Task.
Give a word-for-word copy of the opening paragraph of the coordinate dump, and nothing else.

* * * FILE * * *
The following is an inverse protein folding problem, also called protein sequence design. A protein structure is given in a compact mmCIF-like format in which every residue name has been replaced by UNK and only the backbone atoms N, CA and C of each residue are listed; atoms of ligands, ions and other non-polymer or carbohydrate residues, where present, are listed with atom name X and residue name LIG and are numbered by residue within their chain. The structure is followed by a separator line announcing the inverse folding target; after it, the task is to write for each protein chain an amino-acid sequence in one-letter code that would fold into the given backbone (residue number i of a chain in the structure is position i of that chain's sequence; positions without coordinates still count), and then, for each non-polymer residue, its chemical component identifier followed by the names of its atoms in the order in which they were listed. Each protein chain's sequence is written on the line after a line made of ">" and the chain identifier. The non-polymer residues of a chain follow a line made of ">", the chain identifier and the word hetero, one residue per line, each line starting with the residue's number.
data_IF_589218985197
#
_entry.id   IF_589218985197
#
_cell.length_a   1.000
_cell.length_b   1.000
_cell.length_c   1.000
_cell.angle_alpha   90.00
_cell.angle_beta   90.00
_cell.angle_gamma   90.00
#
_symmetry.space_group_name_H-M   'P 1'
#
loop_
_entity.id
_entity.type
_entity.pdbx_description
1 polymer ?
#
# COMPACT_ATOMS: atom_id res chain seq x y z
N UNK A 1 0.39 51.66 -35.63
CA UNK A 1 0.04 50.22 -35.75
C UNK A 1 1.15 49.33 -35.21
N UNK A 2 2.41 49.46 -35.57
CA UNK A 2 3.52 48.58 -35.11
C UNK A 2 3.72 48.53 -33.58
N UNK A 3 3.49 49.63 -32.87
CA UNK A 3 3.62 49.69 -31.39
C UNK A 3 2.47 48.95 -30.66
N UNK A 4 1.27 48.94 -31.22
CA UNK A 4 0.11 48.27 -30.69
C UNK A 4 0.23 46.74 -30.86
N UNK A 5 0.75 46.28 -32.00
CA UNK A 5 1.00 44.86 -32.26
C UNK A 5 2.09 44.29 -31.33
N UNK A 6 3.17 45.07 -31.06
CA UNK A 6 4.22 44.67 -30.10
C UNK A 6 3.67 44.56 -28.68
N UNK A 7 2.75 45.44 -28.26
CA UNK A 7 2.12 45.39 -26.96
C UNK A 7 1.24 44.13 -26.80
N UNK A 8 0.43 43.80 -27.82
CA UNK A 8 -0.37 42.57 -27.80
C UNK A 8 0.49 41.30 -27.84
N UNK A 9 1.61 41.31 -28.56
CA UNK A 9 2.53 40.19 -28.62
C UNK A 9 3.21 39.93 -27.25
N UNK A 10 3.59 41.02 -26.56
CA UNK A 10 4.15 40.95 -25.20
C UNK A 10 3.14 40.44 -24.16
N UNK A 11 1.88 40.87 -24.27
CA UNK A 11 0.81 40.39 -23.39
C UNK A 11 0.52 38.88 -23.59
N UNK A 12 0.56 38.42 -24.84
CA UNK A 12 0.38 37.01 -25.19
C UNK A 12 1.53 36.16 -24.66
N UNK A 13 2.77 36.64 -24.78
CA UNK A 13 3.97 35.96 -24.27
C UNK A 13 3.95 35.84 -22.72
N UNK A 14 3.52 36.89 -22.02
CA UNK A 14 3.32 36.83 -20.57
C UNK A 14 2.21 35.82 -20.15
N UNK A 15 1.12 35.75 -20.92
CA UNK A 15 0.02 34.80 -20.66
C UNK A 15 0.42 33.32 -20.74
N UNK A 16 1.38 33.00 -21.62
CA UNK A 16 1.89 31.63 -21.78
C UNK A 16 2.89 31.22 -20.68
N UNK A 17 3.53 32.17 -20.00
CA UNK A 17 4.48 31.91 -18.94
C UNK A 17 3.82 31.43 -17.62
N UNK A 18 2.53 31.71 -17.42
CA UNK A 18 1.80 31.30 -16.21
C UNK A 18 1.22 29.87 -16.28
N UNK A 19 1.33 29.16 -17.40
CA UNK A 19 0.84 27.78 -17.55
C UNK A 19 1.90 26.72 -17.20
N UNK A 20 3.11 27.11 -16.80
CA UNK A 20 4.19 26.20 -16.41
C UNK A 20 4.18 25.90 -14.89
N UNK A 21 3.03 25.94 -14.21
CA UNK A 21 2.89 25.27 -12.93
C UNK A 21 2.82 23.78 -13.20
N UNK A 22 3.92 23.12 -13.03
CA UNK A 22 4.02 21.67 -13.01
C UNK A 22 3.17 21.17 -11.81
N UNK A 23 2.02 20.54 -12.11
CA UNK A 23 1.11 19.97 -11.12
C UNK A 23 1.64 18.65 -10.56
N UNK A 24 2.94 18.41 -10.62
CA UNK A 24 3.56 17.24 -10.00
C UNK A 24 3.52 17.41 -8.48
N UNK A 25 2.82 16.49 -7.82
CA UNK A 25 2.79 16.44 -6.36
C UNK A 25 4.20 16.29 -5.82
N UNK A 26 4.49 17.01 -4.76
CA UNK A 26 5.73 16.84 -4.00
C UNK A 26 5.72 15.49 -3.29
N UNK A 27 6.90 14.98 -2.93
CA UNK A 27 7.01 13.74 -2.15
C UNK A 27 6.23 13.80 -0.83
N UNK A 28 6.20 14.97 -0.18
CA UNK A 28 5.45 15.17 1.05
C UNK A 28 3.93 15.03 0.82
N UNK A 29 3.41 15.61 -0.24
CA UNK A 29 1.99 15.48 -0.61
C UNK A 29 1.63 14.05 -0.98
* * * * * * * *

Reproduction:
The following is an inverse protein folding problem, also called protein sequence design. A protein structure is given in a compact mmCIF-like format in which every residue name has been replaced by UNK and only the backbone atoms N, CA and C of each residue are listed; atoms of ligands, ions and other non-polymer or carbohydrate residues, where present, are listed with atom name X and residue name LIG and are numbered by residue within their chain. The structure is followed by a separator line announcing the inverse folding target; after it, the task is to write for each protein chain an amino-acid sequence in one-letter code that would fold into the given backbone (residue number i of a chain in the structure is position i of that chain's sequence; positions without coordinates still count), and then, for each non-polymer residue, its chemical component identifier followed by the names of its atoms in the order in which they were listed. Each protein chain's sequence is written on the line after a line made of ">" and the chain identifier. The non-polymer residues of a chain follow a line made of ">", the chain identifier and the word hetero, one residue per line, each line starting with the residue's number.